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Monday, February 6, 2023

Campus

LGBTQ students, allies gather to counter-protest Westboro Baptist Church


LGBTQ students and allies said they were prepared to combat hate with love as they stood in opposition of the Westboro Baptist Church’s anti-transgender protest Friday afternoon in front of the Campus Recreational and Wellness Center.

Representatives from the Kansas-based group were on campus to picket the Gender Infinity conference.

“This is our first time encountering Westboro so we don’t really know what to expect, but we do know how we’re going to react: peacefully, nonviolently,” Graduate Juan Flores said. “Just share the love, that’s it.”

‘They have risen’

Flores’ message was shared among the line of counter-protesters that spanned from the intersection of University Drive and Wheeler Avenue to the front steps of Student Center South. Many thought that peaceful protesting and the shared love for people of all beliefs and backgrounds would overwhelm the opposition.

Members of the group Students for a Democratic Society, who planned their own Black Lives Matter march on Friday, eventually joined the counter-protest.

Westboro’s goal in visiting UH was to “preach to a generation that has forgotten God,” said the church’s own Timothy Phelps. The transgender movement, he said, is “the most recent explosion of filthiness.”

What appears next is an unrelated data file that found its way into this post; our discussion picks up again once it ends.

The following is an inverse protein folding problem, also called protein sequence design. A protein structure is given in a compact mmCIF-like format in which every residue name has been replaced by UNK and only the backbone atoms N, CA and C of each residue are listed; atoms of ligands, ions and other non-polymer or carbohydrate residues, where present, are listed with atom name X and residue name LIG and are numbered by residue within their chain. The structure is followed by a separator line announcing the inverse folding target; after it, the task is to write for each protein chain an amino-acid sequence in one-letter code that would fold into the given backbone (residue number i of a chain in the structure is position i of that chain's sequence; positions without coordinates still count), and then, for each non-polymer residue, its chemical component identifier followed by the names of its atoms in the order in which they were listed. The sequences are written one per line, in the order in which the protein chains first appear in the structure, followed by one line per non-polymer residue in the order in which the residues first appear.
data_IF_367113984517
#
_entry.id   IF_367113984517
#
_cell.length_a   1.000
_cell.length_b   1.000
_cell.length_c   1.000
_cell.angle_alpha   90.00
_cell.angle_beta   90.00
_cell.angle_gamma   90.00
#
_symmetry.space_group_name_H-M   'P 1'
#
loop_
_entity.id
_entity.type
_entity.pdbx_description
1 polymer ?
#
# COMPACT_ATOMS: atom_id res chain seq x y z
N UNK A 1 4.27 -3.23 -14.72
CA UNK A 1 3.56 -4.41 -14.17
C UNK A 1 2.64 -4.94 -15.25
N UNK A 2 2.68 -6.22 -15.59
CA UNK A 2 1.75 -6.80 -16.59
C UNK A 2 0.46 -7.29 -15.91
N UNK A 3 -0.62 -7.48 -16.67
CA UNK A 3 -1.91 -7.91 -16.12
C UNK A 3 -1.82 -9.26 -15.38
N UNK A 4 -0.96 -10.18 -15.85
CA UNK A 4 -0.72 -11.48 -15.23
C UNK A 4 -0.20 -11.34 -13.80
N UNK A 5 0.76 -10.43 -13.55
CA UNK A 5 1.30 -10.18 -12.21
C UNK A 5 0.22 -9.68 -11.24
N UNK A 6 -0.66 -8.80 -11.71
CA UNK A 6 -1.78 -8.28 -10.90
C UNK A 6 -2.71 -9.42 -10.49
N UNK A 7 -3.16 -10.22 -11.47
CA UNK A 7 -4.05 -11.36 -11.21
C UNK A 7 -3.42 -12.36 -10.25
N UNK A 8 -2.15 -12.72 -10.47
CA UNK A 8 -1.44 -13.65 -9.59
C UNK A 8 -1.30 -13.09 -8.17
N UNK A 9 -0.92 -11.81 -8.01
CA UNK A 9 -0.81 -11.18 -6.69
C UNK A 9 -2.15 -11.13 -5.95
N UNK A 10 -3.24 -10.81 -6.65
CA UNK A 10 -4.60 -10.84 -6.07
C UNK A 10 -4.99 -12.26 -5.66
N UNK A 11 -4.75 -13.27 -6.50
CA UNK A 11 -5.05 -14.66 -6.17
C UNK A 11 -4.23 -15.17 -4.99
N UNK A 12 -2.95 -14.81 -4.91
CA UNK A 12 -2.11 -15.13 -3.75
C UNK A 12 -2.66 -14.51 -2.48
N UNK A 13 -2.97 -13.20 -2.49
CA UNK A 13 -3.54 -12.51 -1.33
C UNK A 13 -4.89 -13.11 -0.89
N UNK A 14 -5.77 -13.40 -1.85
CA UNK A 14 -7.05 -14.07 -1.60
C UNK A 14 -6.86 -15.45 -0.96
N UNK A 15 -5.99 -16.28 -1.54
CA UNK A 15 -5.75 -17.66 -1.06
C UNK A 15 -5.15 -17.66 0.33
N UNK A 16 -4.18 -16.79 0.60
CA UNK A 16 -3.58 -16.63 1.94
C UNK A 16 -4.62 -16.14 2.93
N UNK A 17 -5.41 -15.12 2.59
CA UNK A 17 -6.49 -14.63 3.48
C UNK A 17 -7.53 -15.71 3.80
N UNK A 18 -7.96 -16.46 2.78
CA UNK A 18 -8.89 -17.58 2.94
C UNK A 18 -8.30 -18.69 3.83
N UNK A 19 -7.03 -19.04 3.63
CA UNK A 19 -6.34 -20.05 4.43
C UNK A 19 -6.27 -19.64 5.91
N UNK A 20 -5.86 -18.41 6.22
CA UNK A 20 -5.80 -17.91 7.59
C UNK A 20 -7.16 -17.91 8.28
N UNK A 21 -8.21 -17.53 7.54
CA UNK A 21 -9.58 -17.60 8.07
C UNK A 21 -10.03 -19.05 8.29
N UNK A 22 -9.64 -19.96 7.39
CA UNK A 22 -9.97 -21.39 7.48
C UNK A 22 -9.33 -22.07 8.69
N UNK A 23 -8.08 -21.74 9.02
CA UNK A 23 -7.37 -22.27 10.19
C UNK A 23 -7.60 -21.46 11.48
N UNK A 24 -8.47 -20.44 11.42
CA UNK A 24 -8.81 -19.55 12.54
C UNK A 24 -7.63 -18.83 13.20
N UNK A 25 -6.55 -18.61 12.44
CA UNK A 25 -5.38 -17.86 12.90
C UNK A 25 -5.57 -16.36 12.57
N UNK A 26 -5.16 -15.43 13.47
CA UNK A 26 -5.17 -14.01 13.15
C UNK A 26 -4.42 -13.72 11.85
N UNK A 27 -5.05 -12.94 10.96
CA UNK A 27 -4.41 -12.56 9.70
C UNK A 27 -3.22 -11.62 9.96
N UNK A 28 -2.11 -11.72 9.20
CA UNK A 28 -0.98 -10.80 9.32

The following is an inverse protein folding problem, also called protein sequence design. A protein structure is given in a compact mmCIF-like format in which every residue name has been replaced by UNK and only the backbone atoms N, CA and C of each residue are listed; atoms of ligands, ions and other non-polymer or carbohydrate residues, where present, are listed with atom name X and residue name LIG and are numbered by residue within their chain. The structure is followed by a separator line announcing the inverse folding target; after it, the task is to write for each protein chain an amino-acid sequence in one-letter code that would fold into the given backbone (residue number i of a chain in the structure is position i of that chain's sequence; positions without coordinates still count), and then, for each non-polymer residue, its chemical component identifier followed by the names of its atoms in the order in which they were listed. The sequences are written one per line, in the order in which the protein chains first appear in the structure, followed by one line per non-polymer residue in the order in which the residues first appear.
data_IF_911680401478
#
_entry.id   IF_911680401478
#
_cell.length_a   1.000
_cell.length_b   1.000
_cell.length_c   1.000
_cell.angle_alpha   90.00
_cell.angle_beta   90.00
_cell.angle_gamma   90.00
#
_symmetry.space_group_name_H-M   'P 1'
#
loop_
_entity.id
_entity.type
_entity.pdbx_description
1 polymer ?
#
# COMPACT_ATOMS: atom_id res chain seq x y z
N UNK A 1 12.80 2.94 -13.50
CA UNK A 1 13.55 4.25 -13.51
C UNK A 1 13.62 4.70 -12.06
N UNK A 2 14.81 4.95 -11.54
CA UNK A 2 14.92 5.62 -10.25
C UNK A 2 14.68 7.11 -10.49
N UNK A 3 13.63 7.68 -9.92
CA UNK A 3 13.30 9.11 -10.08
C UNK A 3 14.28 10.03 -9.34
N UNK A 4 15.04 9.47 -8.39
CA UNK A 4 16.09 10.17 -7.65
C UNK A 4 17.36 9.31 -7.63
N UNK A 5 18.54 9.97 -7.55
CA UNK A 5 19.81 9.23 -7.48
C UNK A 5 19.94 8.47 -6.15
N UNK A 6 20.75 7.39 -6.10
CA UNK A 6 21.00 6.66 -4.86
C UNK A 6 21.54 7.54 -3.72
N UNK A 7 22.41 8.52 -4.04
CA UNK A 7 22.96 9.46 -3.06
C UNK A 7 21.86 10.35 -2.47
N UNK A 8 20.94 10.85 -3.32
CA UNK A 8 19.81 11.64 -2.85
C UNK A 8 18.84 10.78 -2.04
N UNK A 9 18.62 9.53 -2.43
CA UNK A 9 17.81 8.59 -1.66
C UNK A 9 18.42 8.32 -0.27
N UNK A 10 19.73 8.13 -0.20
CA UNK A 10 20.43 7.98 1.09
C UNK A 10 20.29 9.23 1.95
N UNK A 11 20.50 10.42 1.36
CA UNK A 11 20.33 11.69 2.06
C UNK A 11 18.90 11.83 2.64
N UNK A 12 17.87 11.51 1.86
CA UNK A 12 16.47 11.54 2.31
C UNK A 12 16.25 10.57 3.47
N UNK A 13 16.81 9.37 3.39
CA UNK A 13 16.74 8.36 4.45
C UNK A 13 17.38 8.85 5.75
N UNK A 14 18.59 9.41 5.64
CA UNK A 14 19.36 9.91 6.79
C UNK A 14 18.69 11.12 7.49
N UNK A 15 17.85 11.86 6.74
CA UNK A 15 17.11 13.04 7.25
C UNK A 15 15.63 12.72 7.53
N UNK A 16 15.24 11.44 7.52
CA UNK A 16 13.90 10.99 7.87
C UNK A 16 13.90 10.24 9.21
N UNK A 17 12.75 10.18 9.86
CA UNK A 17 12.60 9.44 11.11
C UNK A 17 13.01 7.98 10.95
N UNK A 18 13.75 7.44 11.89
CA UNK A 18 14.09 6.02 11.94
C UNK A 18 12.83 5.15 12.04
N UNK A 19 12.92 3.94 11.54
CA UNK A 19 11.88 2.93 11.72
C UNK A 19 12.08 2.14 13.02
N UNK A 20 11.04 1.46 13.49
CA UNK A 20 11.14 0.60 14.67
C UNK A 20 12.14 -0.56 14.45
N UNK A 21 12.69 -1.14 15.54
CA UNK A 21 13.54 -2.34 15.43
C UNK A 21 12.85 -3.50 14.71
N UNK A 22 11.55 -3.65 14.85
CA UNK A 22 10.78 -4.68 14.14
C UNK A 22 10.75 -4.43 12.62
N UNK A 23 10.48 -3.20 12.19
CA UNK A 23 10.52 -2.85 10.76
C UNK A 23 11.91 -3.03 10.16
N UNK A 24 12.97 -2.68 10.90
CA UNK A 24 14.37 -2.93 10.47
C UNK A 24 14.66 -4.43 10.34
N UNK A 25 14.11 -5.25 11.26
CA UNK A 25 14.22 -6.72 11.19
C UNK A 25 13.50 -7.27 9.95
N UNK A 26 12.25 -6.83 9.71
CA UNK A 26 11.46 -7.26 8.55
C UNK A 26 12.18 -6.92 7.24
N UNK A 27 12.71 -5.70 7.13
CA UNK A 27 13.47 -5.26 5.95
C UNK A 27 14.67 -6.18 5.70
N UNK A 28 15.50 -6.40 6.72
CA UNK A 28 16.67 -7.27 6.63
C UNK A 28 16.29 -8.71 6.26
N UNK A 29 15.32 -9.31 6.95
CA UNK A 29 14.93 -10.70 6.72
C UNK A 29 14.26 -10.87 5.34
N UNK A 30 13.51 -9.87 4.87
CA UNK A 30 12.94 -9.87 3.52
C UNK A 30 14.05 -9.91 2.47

“We have a simple mandate from the Creator: preach the word,” Phelps said. “In season, when it might be popular and out of season when it’s not popular.”

Shirley Phelps-Roper, a spokesperson and leader for Westboro, said she hoped to “warn the living.”

“They have risen,” Phelps-Roper said of the transgender community. “We have to speak to them where they live and this is where they live.”

Above the anger

While not all students who make up the counter-protest supported the LGBTQ community, all were opposed to Westboro’s presence on campus.

The Catholic Student Association came out to protest even though the group’s own beliefs do not directly agree with those of the Gender Infinity conference.

Rev. Troy Treash of the Resurrection Metropolitan Community Church was the official liaison between the counter-protesters and the Gender Infinity conference. Treash said their hope was to physically prevent Westboro protesters from interacting with conference attendees.

“The future depends on groups like Gender Infinity where diversity is not fearful or scary, but a wonderful part of who we all are,” Treash said. “That’s the future.”

Two of Gender Infinity co-founders, Becca and Colt Keo-Meier, are UH-affiliated. On its website, Gender Infinity aims to make the world welcoming and safe for all youth regardless of gender expression or identity.

The conference will continue in the Student Centers North and South through Saturday afternoon.

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